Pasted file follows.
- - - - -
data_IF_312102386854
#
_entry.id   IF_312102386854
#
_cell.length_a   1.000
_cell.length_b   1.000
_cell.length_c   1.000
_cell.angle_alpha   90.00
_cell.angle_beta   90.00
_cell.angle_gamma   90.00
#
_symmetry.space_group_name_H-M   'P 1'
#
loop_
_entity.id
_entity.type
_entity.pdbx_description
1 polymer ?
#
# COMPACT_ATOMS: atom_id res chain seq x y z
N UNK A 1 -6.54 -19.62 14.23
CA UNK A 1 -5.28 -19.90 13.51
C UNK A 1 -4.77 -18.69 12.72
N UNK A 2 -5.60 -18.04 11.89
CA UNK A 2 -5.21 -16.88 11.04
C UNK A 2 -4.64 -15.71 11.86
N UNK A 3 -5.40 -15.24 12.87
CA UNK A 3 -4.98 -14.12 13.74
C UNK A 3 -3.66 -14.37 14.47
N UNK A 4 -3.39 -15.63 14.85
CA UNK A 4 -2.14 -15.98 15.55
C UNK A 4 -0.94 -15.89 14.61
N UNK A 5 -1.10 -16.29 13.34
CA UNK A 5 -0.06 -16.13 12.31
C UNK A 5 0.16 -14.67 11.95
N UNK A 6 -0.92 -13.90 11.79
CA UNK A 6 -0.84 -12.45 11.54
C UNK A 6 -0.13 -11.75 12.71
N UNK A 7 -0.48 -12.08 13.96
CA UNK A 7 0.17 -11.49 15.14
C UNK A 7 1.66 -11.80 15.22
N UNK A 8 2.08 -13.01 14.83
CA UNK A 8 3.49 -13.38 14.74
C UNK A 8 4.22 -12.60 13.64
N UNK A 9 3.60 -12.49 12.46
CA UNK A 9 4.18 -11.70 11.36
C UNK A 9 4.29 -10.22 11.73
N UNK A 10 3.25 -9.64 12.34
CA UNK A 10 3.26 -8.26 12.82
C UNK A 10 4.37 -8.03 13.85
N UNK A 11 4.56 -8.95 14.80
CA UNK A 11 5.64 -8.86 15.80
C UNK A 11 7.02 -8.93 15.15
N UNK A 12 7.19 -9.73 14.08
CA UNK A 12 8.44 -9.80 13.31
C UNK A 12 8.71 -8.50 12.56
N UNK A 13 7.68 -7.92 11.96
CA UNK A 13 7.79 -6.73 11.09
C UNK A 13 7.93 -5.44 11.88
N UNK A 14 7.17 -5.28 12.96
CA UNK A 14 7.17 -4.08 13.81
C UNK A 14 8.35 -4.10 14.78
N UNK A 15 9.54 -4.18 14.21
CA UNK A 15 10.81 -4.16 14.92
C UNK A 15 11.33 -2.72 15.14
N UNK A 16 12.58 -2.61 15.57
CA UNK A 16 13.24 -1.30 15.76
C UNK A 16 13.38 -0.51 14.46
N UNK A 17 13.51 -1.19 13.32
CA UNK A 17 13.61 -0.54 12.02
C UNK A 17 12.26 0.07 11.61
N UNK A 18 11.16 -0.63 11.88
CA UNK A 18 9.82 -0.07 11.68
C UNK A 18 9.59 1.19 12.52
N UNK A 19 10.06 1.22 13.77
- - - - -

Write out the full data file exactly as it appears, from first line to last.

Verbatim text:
data_IF_312102386854
#
_entry.id   IF_312102386854
#
_cell.length_a   1.000
_cell.length_b   1.000
_cell.length_c   1.000
_cell.angle_alpha   90.00
_cell.angle_beta   90.00
_cell.angle_gamma   90.00
#
_symmetry.space_group_name_H-M   'P 1'
#
loop_
_entity.id
_entity.type
_entity.pdbx_description
1 polymer ?
#
# COMPACT_ATOMS: atom_id res chain seq x y z
N UNK A 1 -6.54 -19.62 14.23
CA UNK A 1 -5.28 -19.90 13.51
C UNK A 1 -4.77 -18.69 12.72
N UNK A 2 -5.60 -18.04 11.89
CA UNK A 2 -5.21 -16.88 11.04
C UNK A 2 -4.64 -15.71 11.86
N UNK A 3 -5.40 -15.24 12.87
CA UNK A 3 -4.98 -14.12 13.74
C UNK A 3 -3.66 -14.37 14.47
N UNK A 4 -3.39 -15.63 14.85
CA UNK A 4 -2.14 -15.98 15.55
C UNK A 4 -0.94 -15.89 14.61
N UNK A 5 -1.10 -16.29 13.34
CA UNK A 5 -0.06 -16.13 12.31
C UNK A 5 0.16 -14.67 11.95
N UNK A 6 -0.92 -13.90 11.79
CA UNK A 6 -0.84 -12.45 11.54
C UNK A 6 -0.13 -11.75 12.71
N UNK A 7 -0.48 -12.08 13.96
CA UNK A 7 0.17 -11.49 15.14
C UNK A 7 1.66 -11.80 15.22
N UNK A 8 2.08 -13.01 14.83
CA UNK A 8 3.49 -13.38 14.74
C UNK A 8 4.22 -12.60 13.64
N UNK A 9 3.60 -12.49 12.46
CA UNK A 9 4.18 -11.70 11.36
C UNK A 9 4.29 -10.22 11.73
N UNK A 10 3.25 -9.64 12.34
CA UNK A 10 3.26 -8.26 12.82
C UNK A 10 4.37 -8.03 13.85
N UNK A 11 4.56 -8.95 14.80
CA UNK A 11 5.64 -8.86 15.80
C UNK A 11 7.02 -8.93 15.15
N UNK A 12 7.19 -9.73 14.08
CA UNK A 12 8.44 -9.80 13.31
C UNK A 12 8.71 -8.50 12.56
N UNK A 13 7.68 -7.92 11.96
CA UNK A 13 7.79 -6.73 11.09
C UNK A 13 7.93 -5.44 11.88
N UNK A 14 7.17 -5.28 12.96
CA UNK A 14 7.17 -4.08 13.81
C UNK A 14 8.35 -4.10 14.78
N UNK A 15 9.54 -4.18 14.21
CA UNK A 15 10.81 -4.16 14.92
C UNK A 15 11.33 -2.72 15.14
N UNK A 16 12.58 -2.61 15.57
CA UNK A 16 13.24 -1.30 15.76
C UNK A 16 13.38 -0.51 14.46
N UNK A 17 13.51 -1.19 13.32
CA UNK A 17 13.61 -0.54 12.02
C UNK A 17 12.26 0.07 11.61
N UNK A 18 11.16 -0.63 11.88
CA UNK A 18 9.82 -0.07 11.68
C UNK A 18 9.59 1.19 12.52
N UNK A 19 10.06 1.22 13.77